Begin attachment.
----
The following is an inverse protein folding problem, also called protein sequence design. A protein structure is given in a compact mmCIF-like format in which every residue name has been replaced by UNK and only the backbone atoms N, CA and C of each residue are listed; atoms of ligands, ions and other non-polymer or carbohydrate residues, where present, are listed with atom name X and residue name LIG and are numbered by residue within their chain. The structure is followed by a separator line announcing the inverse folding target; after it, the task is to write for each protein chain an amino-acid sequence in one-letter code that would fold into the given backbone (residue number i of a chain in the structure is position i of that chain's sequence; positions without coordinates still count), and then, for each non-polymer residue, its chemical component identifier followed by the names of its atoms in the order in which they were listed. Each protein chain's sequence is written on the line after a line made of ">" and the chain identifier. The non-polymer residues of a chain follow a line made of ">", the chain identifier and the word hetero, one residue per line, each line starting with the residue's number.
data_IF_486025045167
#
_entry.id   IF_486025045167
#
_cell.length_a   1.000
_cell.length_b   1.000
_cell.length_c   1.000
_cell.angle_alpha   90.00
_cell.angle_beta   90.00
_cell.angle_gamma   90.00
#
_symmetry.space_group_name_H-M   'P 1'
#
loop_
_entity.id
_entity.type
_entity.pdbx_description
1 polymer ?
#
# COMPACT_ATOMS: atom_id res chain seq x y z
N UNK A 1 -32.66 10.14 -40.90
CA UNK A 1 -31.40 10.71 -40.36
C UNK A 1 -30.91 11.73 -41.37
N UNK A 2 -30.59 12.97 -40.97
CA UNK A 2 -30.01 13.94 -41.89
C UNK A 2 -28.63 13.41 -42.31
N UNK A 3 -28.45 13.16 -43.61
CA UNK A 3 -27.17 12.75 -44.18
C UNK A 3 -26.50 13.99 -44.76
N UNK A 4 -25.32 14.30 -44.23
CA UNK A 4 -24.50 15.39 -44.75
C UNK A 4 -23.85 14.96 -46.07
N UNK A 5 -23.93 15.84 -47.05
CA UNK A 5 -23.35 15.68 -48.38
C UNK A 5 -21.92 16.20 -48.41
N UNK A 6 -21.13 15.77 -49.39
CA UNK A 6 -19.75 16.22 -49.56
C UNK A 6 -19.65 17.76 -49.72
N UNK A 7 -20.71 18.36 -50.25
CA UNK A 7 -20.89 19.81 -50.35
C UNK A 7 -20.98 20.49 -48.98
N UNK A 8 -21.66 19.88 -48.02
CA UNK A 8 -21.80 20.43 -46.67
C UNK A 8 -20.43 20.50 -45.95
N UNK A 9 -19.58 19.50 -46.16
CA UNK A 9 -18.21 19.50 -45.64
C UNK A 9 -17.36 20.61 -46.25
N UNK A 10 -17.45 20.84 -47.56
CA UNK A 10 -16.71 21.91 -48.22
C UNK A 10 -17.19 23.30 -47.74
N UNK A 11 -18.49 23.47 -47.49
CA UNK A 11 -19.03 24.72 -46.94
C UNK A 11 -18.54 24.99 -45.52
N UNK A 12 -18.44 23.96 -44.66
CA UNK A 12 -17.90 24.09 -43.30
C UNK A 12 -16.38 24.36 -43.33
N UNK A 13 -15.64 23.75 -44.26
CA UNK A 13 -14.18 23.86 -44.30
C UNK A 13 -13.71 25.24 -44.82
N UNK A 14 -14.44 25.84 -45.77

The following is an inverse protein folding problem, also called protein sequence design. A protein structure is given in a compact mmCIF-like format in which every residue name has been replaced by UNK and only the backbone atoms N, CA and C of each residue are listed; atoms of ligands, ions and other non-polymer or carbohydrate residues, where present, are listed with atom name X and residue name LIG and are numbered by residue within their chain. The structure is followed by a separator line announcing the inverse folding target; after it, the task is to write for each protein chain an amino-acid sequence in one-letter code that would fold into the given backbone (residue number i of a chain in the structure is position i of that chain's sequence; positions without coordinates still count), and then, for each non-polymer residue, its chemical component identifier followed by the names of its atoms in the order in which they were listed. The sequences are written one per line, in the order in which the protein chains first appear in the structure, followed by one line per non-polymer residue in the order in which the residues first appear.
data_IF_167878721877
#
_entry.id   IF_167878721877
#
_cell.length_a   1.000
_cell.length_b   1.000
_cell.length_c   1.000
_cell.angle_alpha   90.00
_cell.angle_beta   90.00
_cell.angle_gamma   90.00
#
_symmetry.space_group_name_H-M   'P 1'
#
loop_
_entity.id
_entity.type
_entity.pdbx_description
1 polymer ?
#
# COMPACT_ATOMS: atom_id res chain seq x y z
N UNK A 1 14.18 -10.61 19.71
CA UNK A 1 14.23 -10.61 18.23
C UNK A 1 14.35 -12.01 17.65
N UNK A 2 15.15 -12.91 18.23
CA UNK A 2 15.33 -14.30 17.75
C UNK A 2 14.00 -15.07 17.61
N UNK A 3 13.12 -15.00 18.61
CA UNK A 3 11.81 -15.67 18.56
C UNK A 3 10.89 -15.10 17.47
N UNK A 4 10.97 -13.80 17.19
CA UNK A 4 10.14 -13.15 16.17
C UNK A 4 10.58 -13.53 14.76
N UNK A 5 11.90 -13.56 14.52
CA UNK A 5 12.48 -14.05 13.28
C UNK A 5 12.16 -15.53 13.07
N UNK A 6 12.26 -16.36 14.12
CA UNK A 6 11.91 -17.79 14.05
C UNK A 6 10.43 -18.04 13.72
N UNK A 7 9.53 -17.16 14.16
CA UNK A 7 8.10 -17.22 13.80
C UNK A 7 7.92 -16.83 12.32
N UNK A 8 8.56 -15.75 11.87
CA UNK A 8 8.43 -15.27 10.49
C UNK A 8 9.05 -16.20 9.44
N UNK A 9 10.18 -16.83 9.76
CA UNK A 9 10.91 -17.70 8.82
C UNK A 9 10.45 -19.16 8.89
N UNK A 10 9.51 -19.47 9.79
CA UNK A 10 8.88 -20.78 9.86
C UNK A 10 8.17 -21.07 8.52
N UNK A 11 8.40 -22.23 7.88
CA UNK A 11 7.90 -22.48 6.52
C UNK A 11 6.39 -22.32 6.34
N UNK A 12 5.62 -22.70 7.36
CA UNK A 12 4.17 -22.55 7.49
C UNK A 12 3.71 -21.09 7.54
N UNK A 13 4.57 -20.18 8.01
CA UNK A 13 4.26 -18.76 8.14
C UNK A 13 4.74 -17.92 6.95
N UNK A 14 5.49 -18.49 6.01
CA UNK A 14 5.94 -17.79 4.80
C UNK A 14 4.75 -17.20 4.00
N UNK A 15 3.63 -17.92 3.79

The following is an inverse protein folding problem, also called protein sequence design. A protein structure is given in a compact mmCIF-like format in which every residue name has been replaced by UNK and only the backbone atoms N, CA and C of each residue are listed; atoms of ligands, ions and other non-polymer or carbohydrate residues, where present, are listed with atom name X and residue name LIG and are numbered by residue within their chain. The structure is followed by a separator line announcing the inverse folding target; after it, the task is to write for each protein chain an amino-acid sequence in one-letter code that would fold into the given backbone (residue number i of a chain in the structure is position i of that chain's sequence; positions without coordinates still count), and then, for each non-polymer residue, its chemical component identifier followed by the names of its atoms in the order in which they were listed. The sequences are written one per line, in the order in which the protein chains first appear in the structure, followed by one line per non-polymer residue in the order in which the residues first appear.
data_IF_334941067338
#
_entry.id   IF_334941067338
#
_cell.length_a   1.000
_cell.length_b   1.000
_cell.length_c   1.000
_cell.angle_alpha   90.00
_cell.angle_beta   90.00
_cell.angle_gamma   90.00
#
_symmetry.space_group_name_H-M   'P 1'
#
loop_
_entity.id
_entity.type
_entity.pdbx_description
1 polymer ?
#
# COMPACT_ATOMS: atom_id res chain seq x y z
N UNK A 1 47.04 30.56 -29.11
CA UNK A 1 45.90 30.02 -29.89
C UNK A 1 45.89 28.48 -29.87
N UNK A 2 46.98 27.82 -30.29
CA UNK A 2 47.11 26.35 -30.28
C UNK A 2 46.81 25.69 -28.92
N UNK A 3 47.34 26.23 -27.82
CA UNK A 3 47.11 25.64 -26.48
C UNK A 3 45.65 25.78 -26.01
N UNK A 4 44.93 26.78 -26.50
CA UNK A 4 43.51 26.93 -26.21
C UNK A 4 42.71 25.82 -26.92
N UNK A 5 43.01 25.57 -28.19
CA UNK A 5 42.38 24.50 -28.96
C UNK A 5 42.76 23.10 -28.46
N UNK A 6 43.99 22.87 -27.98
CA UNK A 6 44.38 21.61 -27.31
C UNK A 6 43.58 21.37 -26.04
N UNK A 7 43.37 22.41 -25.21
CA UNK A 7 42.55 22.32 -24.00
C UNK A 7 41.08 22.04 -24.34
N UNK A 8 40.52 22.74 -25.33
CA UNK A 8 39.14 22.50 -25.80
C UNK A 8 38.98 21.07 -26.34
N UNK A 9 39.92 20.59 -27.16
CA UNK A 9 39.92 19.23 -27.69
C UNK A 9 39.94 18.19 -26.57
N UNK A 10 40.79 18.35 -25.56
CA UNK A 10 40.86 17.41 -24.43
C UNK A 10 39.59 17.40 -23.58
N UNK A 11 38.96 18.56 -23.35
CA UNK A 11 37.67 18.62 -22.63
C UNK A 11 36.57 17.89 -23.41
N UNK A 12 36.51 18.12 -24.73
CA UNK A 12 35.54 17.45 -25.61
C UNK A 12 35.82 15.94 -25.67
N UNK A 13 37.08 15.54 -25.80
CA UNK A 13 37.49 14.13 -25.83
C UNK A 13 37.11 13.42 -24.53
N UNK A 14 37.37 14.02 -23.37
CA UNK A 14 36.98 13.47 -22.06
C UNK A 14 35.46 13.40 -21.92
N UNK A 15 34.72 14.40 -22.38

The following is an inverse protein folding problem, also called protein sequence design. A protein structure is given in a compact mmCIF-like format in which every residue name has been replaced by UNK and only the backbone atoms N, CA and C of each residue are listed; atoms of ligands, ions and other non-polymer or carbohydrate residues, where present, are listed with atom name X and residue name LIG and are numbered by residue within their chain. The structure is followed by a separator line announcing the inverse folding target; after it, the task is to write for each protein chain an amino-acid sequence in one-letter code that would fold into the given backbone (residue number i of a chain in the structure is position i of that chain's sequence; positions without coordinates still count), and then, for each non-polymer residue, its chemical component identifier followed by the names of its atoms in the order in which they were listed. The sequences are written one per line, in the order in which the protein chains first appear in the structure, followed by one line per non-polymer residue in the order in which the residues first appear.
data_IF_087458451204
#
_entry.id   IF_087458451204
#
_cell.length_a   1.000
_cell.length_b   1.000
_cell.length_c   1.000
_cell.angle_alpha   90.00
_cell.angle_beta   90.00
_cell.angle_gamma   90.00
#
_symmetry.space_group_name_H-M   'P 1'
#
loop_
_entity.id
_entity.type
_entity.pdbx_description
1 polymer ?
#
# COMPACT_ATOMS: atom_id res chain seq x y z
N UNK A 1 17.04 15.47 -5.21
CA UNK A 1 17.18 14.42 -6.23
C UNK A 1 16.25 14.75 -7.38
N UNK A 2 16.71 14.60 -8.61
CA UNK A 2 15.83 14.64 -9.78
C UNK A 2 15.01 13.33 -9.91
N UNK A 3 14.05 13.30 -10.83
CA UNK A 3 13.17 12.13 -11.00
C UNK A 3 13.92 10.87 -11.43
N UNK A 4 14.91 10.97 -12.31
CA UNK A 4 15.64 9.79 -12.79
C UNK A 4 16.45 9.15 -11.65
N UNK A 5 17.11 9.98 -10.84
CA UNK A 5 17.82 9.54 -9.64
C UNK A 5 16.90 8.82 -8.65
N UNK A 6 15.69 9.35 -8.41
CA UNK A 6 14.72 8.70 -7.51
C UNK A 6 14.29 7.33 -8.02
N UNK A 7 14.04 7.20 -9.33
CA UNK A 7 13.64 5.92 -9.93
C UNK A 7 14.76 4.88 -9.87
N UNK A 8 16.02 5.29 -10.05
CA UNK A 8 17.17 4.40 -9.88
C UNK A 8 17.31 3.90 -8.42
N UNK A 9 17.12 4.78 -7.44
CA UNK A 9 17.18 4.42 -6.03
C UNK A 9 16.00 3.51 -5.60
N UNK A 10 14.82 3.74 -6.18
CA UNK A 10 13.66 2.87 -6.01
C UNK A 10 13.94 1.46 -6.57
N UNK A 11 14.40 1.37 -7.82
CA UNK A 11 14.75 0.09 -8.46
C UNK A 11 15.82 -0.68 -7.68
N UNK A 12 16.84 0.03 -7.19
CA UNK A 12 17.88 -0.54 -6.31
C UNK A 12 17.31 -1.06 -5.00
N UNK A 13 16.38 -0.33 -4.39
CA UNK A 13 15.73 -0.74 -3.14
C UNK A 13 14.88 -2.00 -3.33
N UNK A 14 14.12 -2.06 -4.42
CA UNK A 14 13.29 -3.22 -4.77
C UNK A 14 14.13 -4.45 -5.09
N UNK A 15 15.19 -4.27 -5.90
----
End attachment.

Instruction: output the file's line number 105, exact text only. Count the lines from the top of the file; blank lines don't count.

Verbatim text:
CA UNK A 8 8.43 -15.27 10.49